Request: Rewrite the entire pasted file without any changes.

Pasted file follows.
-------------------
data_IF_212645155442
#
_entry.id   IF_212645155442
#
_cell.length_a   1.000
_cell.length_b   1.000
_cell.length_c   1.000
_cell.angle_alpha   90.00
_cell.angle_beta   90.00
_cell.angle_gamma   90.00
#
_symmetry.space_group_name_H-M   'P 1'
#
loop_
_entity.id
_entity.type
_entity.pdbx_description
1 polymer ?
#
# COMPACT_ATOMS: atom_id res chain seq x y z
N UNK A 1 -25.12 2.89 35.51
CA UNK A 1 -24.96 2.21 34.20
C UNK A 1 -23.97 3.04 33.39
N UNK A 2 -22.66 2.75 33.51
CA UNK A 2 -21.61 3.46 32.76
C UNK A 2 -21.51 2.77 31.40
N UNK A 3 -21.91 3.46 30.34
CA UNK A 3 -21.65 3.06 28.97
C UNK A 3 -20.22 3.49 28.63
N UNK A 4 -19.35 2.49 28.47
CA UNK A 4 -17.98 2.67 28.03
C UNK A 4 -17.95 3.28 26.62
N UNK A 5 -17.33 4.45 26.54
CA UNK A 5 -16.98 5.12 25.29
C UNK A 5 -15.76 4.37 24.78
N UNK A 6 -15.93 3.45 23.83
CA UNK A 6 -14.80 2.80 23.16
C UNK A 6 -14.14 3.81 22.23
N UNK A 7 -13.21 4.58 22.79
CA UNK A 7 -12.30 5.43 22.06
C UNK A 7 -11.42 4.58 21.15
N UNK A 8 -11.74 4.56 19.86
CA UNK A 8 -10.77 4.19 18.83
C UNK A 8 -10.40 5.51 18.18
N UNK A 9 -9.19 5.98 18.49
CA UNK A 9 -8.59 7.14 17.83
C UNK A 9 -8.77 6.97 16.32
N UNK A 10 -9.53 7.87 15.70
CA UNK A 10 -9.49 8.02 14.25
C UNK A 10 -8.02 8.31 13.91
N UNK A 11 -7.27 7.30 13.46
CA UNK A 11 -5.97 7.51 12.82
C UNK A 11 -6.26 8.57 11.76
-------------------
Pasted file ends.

data_IF_212645155442
#
_entry.id   IF_212645155442
#
_cell.length_a   1.000
_cell.length_b   1.000
_cell.length_c   1.000
_cell.angle_alpha   90.00
_cell.angle_beta   90.00
_cell.angle_gamma   90.00
#
_symmetry.space_group_name_H-M   'P 1'
#
loop_
_entity.id
_entity.type
_entity.pdbx_description
1 polymer ?
#
# COMPACT_ATOMS: atom_id res chain seq x y z
N UNK A 1 -25.12 2.89 35.51
CA UNK A 1 -24.96 2.21 34.20
C UNK A 1 -23.97 3.04 33.39
N UNK A 2 -22.66 2.75 33.51
CA UNK A 2 -21.61 3.46 32.76
C UNK A 2 -21.51 2.77 31.40
N UNK A 3 -21.91 3.46 30.34
CA UNK A 3 -21.65 3.06 28.97
C UNK A 3 -20.22 3.49 28.63
N UNK A 4 -19.35 2.49 28.47
CA UNK A 4 -17.98 2.67 28.03
C UNK A 4 -17.95 3.28 26.62
N UNK A 5 -17.33 4.45 26.54
CA UNK A 5 -16.98 5.12 25.29
C UNK A 5 -15.76 4.37 24.78
N UNK A 6 -15.93 3.45 23.83
CA UNK A 6 -14.80 2.80 23.16
C UNK A 6 -14.14 3.81 22.23
N UNK A 7 -13.21 4.58 22.79
CA UNK A 7 -12.30 5.43 22.06
C UNK A 7 -11.42 4.58 21.15
N UNK A 8 -11.74 4.56 19.86
CA UNK A 8 -10.77 4.19 18.83
C UNK A 8 -10.40 5.51 18.18
N UNK A 9 -9.19 5.98 18.49
CA UNK A 9 -8.59 7.14 17.83
C UNK A 9 -8.77 6.97 16.32
N UNK A 10 -9.53 7.87 15.70
CA UNK A 10 -9.49 8.02 14.25
C UNK A 10 -8.02 8.31 13.91
N UNK A 11 -7.27 7.30 13.46
CA UNK A 11 -5.97 7.51 12.82
C UNK A 11 -6.26 8.57 11.76